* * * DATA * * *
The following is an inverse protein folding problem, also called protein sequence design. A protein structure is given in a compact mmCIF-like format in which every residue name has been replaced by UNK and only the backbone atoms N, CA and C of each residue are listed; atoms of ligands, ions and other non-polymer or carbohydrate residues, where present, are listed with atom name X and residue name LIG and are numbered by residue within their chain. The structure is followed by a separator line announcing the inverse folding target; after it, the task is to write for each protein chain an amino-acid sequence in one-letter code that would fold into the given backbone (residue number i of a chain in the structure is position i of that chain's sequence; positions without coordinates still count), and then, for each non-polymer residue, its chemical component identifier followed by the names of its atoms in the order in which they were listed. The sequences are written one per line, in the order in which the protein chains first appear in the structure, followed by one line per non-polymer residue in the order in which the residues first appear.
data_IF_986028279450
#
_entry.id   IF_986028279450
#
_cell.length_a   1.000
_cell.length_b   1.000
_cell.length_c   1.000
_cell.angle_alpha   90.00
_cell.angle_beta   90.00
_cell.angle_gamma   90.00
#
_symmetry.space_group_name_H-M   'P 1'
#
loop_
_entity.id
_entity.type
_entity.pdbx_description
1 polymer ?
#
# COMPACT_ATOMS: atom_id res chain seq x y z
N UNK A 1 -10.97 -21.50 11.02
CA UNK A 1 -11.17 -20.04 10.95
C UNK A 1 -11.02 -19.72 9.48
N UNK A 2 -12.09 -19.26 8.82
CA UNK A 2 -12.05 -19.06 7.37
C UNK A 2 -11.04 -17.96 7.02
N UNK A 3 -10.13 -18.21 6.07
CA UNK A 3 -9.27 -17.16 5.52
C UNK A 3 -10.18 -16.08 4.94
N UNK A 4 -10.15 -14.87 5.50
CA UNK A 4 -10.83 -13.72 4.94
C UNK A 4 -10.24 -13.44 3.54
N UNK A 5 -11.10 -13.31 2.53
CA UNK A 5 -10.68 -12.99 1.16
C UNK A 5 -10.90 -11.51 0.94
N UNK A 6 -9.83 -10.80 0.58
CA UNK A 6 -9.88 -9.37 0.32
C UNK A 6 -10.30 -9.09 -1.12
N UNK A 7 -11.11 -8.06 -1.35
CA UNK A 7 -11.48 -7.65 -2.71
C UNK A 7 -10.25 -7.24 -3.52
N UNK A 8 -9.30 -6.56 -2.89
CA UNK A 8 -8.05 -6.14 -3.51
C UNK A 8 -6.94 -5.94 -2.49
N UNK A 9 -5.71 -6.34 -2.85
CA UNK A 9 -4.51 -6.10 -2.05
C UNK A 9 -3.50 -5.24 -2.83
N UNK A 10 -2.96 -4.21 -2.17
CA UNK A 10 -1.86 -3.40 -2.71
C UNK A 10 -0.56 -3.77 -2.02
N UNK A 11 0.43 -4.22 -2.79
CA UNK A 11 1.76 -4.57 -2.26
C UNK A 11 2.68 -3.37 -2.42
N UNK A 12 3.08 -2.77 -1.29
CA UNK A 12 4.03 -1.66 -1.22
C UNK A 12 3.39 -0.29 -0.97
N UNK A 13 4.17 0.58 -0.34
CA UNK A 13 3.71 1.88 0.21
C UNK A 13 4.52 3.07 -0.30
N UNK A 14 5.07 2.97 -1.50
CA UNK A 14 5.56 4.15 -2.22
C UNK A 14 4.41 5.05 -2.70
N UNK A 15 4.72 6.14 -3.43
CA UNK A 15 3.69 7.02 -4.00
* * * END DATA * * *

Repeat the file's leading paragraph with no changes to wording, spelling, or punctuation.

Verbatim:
The following is an inverse protein folding problem, also called protein sequence design. A protein structure is given in a compact mmCIF-like format in which every residue name has been replaced by UNK and only the backbone atoms N, CA and C of each residue are listed; atoms of ligands, ions and other non-polymer or carbohydrate residues, where present, are listed with atom name X and residue name LIG and are numbered by residue within their chain. The structure is followed by a separator line announcing the inverse folding target; after it, the task is to write for each protein chain an amino-acid sequence in one-letter code that would fold into the given backbone (residue number i of a chain in the structure is position i of that chain's sequence; positions without coordinates still count), and then, for each non-polymer residue, its chemical component identifier followed by the names of its atoms in the order in which they were listed. The sequences are written one per line, in the order in which the protein chains first appear in the structure, followed by one line per non-polymer residue in the order in which the residues first appear.